10 Tips To Help You Create The Ideal Tech Resume

  1. Focus on your accomplishments. Instead of focusing so much on your job duties from your previous jobs, spend more time covering your actual accomplishments and emphasize tangible results as much as possible (developed software that led to a 10 percent reduction in cost, increased revenues from app sales by 20 percent, etc.)

 

  1. Quantify your results. Don’t say things like “reduced bugs,” “increased company profits,” or “improved customer satisfaction.”  Instead, offer provide quantifiable metrics to show how the work that you did helped your company improve customer service, reduce costs, save money, etc.

 

  1. Target your resume. The days are long gone when you sent out the same generic resume to hundreds of different companies.  Target each resume to one specific company and job listing.

 

  1. Don’t get overly technical. Acronyms, sales and marketing jargon and technical terms might be used commonly at one company but sound like a foreign language to hiring managers or recruiters at different companies.  Make sure that your resume will be universally understood through using terminology that is commonly recognized in your industry and explaining anything that may confuse recruiters.

 

  1. Be concise. We are familiar with the stats that talk about how many hiring toss resumes that have only one typo.  Tech companies do have a tendency to be more forgiving, however there isn’t any excuse for submitting a misspelled, grammatically incorrect, or otherwise badly presented resume.

 

  1. Have a well structured resume and be clear. When you are creating your resume, try to think the way that a recruiter would.  Provide the information that recruiters are looking for so that your resume isn’t thrown away in the garbage can.  For instance, if you have worked a leading company like Intel or Microsoft as a software engineer, stress the name of company instead of your job title, since it will impress the recruiter more.   Here are some good tips.

 

  1. Eliminate the objective. Only add an Objective to your resume if you just graduated from college or would like to draw attention to your desire for transitioning into a new role (for instance moving into sales from a software engineering position).  At times an Objective may be a drawback since the position that you state you are interested in (e.g. mobile software developer) may convince the recruiter that you would not be interested in some of the other rewarding and lucrative positions (Web developer, user interface engineer, etc.) that they need to fill.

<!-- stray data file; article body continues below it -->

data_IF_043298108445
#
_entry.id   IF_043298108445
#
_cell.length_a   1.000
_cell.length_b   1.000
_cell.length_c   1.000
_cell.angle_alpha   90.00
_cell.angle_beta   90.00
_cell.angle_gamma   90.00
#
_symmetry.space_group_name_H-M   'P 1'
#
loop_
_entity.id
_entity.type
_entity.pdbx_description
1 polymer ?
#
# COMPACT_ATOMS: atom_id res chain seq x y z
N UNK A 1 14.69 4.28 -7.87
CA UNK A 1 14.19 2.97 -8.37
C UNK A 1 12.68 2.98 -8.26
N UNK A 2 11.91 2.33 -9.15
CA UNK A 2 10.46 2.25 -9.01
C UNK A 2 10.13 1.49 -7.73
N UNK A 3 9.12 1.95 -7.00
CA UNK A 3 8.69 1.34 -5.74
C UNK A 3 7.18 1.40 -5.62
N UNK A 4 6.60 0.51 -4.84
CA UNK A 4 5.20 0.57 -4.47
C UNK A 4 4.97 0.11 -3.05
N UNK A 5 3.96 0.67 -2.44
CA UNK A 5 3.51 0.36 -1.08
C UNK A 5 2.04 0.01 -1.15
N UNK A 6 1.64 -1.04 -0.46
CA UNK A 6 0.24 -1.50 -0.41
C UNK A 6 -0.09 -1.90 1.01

1. In your summary, don’t be vague. If you are using a Summary section, make sure it is full of key accomplishments (with hard numbers to back them up), instead of vague statements about your strong work ethic, detailed-oriented personality, etc.  Some individuals rename the section and call it “Key Accomplishments and Summary.”

 

  1. Emphasize accomplishments rather than duties. Although your work experience is one of the key components of a good resume, it should’t include a comprehensive list of every job you have ever had (particularly if you have had many job or worked within the industry for many years).  Detail the most important positions that demonstrate you are qualified for the job to the hiring manager.  Give the greatest amount of detail for either your most recent or current job (or the position that is most applicable to show you are qualified for the position).  Make sure you are listing accomplishments, instead of only job duties.  Think about what things the hiring manager will want to see in order to convince her or him to call you for an interview.

 

  1. As you continue to gain experience, minimize your education. Within the tech industry, education matters less than professional experience does.  However, it is still important for your Education section to describe your educational background effectively.  If you hold a nontraditional degrees that might be unfamiliar to recruiters, make sure to offer a one- to two-sentence describing your major.  Recent college graduates shouldn’t list their GAP unless it is at least 3.0 out of 4.0 (although leaving your GPA out might be a red flag for recruiters).  Any awards or college activities should also be listed by recent graduates that they think help them land a job.  However, they shouldn’t include everything they did in school.  As a rule of thumb, as you continue to gain experience, your Education section should continue to shrink.  It will eventually only include the basics like, name of the university, locations, degree earned, dates attended, etc.

A job in tech is a good career as you can see from this piece from Capita IT resourcing and these tips should help you.